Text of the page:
Sunday, July 31, 2011
Celebrating Joan Crowe and Don Murray!
-Don Marquis, American journalist (poet and dramatist, 1878-1937)
Happy Last Day of July!
How did THAT happen!?!?! I didn't even make it to a beach this month. I made it to a pool ONCE! And even then, I had to cut it short. I cut it short because I was heading into the city for a night of music. Music is what keeps me going when the world is falling apart around me. What a crazy month July was with the outcome of The Casey Anthony trial, the murder of an 8 year old Brooklyn boy, the debt ceiling debate, the Norway massacre! That's just this July!
Now, the highlights of July 2011 for me including singing at The Salon, seeing David McBride at The Metropolitan Room, celebrating Marriage Equality at The Nyack Seaport, seeing Baby Jane Dexter at The Metropolitan Room, being at Ann Hampton and Liz Callaway's cd release launch at Barnes and Noble and getting the cd, BOOM!, getting married!
Wow what a month!!(This is David McBride's incredible trio!)
As we creep into the dog days of summer, I am looking forward to dinners with friends, Jane Fonda, The Kong Show at The Iguana, Audie Moran's wedding, FOLLIES!, and Vickie Phillips in Vickie Schlepped Here!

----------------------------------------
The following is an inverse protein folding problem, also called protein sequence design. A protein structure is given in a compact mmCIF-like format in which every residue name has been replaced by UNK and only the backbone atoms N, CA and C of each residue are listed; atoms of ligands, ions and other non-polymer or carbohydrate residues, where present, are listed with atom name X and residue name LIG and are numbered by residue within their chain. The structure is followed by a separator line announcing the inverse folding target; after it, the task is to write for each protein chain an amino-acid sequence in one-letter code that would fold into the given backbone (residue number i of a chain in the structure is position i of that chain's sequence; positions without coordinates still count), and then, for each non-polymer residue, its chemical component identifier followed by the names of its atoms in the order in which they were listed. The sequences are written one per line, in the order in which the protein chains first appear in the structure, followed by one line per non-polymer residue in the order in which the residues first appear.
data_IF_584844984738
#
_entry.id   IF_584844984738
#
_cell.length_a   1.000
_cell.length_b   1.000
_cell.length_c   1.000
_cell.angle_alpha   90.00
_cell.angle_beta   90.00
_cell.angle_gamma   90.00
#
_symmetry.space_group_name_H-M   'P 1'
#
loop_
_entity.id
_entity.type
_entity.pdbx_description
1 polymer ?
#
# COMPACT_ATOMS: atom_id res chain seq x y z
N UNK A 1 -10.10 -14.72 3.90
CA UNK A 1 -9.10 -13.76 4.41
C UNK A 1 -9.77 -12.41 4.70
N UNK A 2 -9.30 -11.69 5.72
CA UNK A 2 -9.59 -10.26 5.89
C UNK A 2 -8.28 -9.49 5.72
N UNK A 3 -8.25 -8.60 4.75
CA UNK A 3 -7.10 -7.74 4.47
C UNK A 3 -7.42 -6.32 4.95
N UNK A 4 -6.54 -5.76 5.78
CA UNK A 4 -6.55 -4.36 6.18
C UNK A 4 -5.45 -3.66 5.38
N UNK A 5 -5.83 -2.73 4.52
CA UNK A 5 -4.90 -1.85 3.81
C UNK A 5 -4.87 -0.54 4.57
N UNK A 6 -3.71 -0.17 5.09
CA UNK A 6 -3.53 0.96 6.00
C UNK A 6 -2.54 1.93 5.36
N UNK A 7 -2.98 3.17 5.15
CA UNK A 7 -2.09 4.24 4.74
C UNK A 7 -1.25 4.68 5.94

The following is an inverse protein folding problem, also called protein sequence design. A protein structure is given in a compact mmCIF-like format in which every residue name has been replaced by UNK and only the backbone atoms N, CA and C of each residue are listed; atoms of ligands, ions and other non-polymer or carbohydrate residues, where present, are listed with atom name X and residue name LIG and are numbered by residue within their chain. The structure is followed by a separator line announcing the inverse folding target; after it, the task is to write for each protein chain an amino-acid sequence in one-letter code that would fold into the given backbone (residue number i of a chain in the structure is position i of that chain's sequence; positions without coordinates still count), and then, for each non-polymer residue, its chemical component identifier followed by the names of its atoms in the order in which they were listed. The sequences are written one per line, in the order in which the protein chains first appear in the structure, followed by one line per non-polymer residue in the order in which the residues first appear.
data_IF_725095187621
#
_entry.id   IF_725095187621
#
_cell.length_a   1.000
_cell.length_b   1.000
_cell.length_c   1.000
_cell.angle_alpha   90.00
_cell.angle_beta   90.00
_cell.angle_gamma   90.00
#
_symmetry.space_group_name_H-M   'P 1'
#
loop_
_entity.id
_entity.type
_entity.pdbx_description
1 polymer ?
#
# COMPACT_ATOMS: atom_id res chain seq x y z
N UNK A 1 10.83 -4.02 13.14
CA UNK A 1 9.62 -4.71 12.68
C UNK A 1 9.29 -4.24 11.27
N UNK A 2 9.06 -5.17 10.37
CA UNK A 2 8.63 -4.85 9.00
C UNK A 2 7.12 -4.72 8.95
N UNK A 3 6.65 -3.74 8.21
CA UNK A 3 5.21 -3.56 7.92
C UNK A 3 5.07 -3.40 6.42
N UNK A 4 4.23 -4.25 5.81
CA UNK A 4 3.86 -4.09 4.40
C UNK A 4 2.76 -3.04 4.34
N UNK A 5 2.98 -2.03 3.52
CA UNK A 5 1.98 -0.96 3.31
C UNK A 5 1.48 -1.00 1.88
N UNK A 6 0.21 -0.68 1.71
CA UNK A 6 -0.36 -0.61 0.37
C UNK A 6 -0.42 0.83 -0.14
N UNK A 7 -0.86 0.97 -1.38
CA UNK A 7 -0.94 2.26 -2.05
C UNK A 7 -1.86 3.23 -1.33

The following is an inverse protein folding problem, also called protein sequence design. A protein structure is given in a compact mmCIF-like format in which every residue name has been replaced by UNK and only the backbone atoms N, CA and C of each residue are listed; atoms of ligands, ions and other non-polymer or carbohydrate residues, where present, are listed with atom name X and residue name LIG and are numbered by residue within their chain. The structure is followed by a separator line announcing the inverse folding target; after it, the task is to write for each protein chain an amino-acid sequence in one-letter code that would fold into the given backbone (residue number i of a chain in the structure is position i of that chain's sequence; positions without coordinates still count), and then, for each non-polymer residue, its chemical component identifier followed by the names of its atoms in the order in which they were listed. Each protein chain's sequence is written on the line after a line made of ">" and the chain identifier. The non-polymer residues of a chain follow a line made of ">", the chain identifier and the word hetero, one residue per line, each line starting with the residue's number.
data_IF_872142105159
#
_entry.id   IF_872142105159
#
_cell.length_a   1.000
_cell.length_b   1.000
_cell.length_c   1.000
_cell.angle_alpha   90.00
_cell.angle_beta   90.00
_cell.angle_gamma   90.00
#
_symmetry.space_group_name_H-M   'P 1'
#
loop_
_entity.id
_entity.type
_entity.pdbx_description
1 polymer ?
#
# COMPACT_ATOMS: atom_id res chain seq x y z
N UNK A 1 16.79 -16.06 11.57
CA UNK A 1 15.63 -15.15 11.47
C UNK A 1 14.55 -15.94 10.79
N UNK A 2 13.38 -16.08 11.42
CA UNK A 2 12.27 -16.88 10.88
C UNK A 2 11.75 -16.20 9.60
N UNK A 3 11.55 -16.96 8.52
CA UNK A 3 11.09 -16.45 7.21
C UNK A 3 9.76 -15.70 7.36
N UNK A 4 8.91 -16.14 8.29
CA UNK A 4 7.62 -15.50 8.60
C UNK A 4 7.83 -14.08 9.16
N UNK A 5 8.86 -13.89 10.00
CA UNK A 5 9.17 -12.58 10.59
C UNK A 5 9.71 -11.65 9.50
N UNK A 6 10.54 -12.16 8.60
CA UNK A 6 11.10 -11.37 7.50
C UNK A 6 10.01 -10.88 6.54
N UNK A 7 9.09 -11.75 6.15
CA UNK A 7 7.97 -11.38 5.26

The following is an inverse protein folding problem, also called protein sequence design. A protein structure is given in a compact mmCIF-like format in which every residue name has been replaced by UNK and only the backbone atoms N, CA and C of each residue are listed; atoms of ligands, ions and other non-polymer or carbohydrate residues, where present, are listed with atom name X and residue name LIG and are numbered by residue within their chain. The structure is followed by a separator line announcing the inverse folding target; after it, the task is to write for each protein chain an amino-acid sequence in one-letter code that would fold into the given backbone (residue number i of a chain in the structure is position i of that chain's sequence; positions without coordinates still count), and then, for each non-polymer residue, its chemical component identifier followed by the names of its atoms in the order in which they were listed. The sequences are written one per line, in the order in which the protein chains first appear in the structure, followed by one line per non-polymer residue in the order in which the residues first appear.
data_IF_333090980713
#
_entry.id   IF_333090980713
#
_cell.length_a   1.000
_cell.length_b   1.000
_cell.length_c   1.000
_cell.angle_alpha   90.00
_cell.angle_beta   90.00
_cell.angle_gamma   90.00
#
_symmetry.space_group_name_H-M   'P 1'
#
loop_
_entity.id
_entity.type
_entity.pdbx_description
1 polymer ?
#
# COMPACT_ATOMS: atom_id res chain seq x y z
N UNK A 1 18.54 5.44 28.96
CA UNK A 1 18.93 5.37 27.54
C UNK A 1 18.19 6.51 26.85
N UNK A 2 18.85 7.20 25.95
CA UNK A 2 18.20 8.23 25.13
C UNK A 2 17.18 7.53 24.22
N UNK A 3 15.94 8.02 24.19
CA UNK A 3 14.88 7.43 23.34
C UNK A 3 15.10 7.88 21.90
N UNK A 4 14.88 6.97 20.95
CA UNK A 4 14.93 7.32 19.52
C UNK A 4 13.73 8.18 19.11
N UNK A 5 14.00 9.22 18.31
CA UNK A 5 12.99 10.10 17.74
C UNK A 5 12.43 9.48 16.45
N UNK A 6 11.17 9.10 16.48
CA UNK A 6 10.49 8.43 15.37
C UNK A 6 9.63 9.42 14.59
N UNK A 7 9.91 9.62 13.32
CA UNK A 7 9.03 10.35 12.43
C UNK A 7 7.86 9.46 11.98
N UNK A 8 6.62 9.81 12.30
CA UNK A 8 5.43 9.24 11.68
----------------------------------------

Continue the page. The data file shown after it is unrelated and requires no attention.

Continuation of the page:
As I've written on numerous occasions, I ALWAYS have music playing! Once again, I believe that if everyone would begin every day with a show tune, there would be no violence in the world.
I have a LOT of cds. 85% of them, I have bought. %10 percent of them are given to me by friends and then 5% of them are given to me as gifts. No matter which of these categories my cds fall in to, many of them just pile up in my closet until I can get around to listening to them in their entirety or downloading them into my Ipod which is always on shuffle. Such is the case with the cd I pulled to listen to this AM in its entirety, Joan Crowe's BIRD ON THE WIRE.Here